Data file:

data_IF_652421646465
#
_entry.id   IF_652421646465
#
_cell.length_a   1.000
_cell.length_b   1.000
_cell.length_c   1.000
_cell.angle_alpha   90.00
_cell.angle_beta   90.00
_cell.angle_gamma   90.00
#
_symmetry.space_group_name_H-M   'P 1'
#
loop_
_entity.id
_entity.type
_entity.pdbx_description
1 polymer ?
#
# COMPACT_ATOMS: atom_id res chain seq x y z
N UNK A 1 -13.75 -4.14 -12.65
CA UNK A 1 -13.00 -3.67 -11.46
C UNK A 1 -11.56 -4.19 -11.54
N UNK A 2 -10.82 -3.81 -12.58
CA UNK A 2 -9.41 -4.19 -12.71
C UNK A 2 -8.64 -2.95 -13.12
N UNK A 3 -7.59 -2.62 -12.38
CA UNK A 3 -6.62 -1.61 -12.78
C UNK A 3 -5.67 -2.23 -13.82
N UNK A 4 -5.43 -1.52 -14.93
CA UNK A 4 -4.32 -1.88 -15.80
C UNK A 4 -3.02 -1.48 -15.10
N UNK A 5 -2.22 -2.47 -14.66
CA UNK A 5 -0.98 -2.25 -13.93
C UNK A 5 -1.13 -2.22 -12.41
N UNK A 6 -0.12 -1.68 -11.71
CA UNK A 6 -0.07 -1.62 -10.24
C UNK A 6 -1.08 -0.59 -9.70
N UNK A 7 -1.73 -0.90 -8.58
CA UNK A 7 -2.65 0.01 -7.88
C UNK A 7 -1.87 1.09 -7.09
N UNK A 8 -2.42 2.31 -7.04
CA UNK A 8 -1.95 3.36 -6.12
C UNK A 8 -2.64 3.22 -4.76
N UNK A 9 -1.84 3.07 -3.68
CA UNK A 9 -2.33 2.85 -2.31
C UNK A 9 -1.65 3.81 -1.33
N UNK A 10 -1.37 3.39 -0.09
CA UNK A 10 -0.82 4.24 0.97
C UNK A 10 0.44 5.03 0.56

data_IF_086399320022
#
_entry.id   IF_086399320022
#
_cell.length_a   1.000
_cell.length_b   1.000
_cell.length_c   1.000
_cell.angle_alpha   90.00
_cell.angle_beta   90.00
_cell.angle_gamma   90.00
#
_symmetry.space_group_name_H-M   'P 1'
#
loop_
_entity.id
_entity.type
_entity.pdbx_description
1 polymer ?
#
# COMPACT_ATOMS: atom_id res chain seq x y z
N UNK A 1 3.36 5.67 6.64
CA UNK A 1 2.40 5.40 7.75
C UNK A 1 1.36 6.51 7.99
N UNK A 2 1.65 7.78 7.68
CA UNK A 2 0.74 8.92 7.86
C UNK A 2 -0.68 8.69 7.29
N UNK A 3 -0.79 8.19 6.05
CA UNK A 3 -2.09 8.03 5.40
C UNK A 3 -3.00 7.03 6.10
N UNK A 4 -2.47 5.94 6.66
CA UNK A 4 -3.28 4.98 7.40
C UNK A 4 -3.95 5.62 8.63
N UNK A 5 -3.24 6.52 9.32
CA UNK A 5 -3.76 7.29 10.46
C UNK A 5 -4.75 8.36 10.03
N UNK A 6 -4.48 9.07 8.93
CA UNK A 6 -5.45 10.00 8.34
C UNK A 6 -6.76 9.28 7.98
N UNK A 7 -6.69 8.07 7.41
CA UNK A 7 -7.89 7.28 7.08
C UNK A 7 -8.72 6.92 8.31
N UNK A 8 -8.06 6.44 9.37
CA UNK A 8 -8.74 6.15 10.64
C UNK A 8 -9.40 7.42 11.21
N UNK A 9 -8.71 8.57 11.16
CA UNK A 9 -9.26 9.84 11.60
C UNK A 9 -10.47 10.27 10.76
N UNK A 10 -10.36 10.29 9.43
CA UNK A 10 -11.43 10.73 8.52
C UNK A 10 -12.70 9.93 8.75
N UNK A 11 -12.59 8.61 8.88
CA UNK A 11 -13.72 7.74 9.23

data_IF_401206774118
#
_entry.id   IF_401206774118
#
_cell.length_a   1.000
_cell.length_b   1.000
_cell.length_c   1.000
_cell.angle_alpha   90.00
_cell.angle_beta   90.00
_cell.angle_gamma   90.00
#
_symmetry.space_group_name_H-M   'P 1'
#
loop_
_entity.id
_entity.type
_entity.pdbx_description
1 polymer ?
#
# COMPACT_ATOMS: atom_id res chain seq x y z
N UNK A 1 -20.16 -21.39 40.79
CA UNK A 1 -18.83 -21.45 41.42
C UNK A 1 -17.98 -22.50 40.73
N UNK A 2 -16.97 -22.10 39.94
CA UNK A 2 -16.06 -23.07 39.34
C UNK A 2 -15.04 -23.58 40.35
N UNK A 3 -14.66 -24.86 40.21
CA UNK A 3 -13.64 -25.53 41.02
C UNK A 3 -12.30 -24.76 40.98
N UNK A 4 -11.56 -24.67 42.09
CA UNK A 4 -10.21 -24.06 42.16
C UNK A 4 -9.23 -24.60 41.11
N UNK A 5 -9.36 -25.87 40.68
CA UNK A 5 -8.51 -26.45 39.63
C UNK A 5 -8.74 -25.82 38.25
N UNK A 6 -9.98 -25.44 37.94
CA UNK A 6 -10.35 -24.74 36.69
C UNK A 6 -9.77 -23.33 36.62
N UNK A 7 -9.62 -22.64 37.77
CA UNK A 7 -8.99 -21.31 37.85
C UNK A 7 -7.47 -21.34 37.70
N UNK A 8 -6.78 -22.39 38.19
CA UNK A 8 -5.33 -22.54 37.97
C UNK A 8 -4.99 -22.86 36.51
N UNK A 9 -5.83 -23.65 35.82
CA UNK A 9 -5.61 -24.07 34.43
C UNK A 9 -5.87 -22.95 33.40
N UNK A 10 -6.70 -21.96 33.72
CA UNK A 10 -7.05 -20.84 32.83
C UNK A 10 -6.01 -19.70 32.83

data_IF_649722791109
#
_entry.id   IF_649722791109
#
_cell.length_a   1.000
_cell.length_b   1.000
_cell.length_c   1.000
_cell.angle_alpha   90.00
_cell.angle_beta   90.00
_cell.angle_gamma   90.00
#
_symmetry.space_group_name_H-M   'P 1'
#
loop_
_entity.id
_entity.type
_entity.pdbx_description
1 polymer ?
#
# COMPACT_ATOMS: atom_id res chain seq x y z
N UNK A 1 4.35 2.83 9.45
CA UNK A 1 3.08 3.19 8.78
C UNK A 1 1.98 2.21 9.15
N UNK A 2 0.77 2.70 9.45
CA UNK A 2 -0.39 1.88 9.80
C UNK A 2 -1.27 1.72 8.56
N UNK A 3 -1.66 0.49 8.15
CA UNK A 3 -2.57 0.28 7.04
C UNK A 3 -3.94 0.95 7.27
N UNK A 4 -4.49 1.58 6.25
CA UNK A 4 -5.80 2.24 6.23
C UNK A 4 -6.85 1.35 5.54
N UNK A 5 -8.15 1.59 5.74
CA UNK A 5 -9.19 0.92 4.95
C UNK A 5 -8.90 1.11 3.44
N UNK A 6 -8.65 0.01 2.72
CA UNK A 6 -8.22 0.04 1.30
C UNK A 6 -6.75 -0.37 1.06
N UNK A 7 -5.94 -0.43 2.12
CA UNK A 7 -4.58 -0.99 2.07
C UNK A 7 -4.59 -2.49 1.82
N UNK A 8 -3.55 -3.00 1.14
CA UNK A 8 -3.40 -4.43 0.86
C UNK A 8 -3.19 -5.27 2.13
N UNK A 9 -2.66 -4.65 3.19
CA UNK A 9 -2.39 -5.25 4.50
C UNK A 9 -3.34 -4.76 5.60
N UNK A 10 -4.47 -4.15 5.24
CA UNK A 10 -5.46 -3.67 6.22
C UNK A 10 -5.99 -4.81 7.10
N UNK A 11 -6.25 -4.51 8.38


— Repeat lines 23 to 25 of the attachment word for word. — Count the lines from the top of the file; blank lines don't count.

C UNK A 1 -11.56 -4.19 -11.54
N UNK A 2 -10.82 -3.81 -12.58
CA UNK A 2 -9.41 -4.19 -12.71